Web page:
This research program is focused on the discovery of physics beyond the standard model utilizing novel techniques to look for new phenomena in the complicated LHC environment. This research program will expand the scope of dark-matter searches at the LHC by introducing new models of interactions, enabling stronger collaboration between experimentalists and theorists, and by fleshing out theoretical assumptions of the dark-matter models. Model-independent search techniques will then be applied to new, unexplored final states. In addition, novel jet-substructure techniques will be developed at CMS to look for new physics associated with boosted hadronic W's, Z's, and Higgs bosons. This program will develop a better understanding of high transverse momentum identification of b quarks and of jet sub-structure algorithms. This research program also includes contributions to the development of the CMS pixel luminosity telescope, and contributions to the simulation and front-end needs of the CMS hadronic calorimeter upgrade.

The Broader Impacts include their planned contributions to the existing Rutgers QuarkNet effort and plans for speaking to high school groups.

Project Report

My research group performed searches for new physics at the CERN Large Hadron Collider (LHC) with the CMS Experiment. New physics beyond the Standard Model is expected to be discovered at the LHC for a variety of reasons. For instance, quantum mechanical corrections to the mass of the Higgs boson should make it impossible for the Higgs mechanism to function so as to give fundamental particles their mass. The fact that we have observed a Higgs boson at around 125 GeV is a mystery that strongly suggests the presence of new physics. I helped coordinate the search for new, exotic physics at the CMS experiment. We were able to search for this exotic physics in many different channels that have never been explored before. For instance, we looked for black holes by trying to observe a decrease in the production rate of very high-energy quarks. The reason the rate would decrease for high-energy quarks is that black holes prefer to decay into a large number of lower-energy quarks (and other particles) rather than into just a few higher-energy ones. Although we did not discover black holes, we were able to set limits on the mass scale of black hole production. Another thing my research group did was design a new method for identifying Higgs boson decays. This method uses a number of novel techniques to look for Higgs bosons which are boosted and decay into a pair of b quarks. This new technique will be used to look for new physics models that produce highly energetic Higgs bosons. Finally, my group worked on improving the CMS detector for its future running. We helped design tests for the electronics components that digitize the information collected in the hadronic calorimeter, one of the principle subdetectors of the experiment. These new electronic devices will be used in a future upgraded machine. Another device that will be installed in the next few months is the Pixel Luminosity Telescope. This device is intended to sit very close to the beam pipe and measure the rates of collisions that are produced inside the machine. We designed a number of algorithms to help properly identify collisions and measure their rate.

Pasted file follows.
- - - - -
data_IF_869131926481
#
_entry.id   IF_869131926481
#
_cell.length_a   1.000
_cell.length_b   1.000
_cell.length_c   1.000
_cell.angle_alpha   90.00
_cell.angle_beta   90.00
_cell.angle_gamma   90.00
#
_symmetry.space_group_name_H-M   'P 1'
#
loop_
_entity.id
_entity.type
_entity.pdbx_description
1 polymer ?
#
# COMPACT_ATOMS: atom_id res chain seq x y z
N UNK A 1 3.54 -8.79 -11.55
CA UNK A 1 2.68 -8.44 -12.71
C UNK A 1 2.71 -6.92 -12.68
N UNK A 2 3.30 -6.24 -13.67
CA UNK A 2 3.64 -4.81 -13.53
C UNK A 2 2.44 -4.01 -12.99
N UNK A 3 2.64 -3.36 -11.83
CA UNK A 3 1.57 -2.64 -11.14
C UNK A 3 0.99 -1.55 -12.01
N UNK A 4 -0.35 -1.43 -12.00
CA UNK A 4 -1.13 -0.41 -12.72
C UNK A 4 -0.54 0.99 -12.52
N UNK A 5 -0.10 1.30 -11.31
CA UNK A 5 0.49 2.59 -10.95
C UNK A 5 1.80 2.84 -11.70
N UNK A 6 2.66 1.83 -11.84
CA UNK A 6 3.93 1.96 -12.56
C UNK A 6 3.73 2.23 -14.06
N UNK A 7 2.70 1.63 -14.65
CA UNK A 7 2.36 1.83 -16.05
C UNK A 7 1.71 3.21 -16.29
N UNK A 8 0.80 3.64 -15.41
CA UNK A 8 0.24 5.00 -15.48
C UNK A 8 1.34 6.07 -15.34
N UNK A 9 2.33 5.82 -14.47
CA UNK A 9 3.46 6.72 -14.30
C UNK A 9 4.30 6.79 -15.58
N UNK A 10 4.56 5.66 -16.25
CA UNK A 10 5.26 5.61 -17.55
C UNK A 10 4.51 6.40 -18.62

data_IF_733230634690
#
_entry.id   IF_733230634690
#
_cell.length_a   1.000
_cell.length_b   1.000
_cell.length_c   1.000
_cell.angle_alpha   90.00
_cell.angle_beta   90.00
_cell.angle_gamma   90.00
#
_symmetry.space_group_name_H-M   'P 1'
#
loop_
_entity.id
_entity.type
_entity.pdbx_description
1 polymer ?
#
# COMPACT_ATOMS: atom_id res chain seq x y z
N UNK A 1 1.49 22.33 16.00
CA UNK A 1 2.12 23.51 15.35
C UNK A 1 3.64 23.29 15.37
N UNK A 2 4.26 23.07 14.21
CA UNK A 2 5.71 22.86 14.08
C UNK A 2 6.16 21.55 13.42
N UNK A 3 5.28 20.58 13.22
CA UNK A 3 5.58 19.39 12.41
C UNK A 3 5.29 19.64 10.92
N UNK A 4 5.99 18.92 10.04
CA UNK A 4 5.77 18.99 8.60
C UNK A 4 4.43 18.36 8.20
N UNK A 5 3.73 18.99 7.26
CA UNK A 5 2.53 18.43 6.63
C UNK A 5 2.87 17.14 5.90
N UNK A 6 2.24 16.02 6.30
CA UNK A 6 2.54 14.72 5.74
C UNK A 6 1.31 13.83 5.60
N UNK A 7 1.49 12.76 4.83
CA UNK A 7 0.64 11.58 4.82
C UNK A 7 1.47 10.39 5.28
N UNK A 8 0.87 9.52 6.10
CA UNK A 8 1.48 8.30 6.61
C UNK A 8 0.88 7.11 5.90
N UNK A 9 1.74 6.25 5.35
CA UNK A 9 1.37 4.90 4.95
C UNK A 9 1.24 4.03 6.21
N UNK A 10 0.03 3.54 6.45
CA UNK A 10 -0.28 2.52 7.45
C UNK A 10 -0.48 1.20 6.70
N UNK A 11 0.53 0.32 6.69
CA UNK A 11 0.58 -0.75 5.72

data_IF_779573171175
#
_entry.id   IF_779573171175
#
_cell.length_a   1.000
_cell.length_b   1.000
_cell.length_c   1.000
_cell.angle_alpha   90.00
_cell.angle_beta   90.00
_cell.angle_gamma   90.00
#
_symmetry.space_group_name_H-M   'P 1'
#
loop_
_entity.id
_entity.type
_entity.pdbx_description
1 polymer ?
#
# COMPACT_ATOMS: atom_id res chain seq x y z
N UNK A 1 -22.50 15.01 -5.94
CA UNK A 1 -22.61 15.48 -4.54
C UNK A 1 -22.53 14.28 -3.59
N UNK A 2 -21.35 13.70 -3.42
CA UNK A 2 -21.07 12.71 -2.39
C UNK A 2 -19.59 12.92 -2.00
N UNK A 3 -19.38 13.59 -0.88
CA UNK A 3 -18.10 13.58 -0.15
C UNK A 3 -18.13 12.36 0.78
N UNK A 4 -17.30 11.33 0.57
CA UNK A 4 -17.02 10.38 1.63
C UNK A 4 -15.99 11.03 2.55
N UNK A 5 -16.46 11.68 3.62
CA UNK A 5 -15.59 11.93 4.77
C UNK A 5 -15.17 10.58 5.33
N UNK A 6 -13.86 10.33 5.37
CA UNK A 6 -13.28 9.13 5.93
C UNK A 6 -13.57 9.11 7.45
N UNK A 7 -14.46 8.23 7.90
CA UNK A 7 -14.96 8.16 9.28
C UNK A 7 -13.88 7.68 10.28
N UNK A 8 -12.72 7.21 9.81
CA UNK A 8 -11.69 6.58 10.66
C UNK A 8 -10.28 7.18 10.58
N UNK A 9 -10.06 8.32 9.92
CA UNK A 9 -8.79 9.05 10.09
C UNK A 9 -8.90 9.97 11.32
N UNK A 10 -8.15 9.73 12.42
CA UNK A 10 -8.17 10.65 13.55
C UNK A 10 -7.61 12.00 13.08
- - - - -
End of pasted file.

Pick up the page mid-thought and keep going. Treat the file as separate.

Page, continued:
National Science Foundation (NSF)
Division of Physics (PHY)
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James Shank
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Rutgers University
United States
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